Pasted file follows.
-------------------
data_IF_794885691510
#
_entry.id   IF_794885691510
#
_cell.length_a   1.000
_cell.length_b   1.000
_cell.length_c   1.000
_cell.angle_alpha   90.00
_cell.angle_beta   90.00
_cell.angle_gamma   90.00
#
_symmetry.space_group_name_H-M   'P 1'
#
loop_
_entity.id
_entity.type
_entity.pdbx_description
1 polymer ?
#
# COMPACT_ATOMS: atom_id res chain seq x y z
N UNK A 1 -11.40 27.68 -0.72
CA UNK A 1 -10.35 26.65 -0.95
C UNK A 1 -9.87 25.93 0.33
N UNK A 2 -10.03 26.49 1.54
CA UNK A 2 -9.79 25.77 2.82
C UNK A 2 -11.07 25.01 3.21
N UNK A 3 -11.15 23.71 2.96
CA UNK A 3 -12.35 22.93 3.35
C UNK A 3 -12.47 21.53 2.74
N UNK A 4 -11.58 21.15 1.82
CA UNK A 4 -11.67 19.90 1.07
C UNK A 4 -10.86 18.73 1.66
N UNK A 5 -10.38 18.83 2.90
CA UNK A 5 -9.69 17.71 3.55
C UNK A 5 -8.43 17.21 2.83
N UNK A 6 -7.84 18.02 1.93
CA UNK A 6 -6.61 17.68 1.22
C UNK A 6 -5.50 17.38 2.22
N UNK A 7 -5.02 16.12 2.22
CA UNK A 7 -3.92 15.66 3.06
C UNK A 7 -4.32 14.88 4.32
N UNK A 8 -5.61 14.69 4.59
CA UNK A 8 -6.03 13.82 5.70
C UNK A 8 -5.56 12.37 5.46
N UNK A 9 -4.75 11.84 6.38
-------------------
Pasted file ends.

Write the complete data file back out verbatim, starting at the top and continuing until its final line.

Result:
data_IF_794885691510
#
_entry.id   IF_794885691510
#
_cell.length_a   1.000
_cell.length_b   1.000
_cell.length_c   1.000
_cell.angle_alpha   90.00
_cell.angle_beta   90.00
_cell.angle_gamma   90.00
#
_symmetry.space_group_name_H-M   'P 1'
#
loop_
_entity.id
_entity.type
_entity.pdbx_description
1 polymer ?
#
# COMPACT_ATOMS: atom_id res chain seq x y z
N UNK A 1 -11.40 27.68 -0.72
CA UNK A 1 -10.35 26.65 -0.95
C UNK A 1 -9.87 25.93 0.33
N UNK A 2 -10.03 26.49 1.54
CA UNK A 2 -9.79 25.77 2.82
C UNK A 2 -11.07 25.01 3.21
N UNK A 3 -11.15 23.71 2.96
CA UNK A 3 -12.35 22.93 3.35
C UNK A 3 -12.47 21.53 2.74
N UNK A 4 -11.58 21.15 1.82
CA UNK A 4 -11.67 19.90 1.07
C UNK A 4 -10.86 18.73 1.66
N UNK A 5 -10.38 18.83 2.90
CA UNK A 5 -9.69 17.71 3.55
C UNK A 5 -8.43 17.21 2.83
N UNK A 6 -7.84 18.02 1.93
CA UNK A 6 -6.61 17.68 1.22
C UNK A 6 -5.50 17.38 2.22
N UNK A 7 -5.02 16.12 2.22
CA UNK A 7 -3.92 15.66 3.06
C UNK A 7 -4.32 14.88 4.32
N UNK A 8 -5.61 14.69 4.59
CA UNK A 8 -6.03 13.82 5.70
C UNK A 8 -5.56 12.37 5.46
N UNK A 9 -4.75 11.84 6.38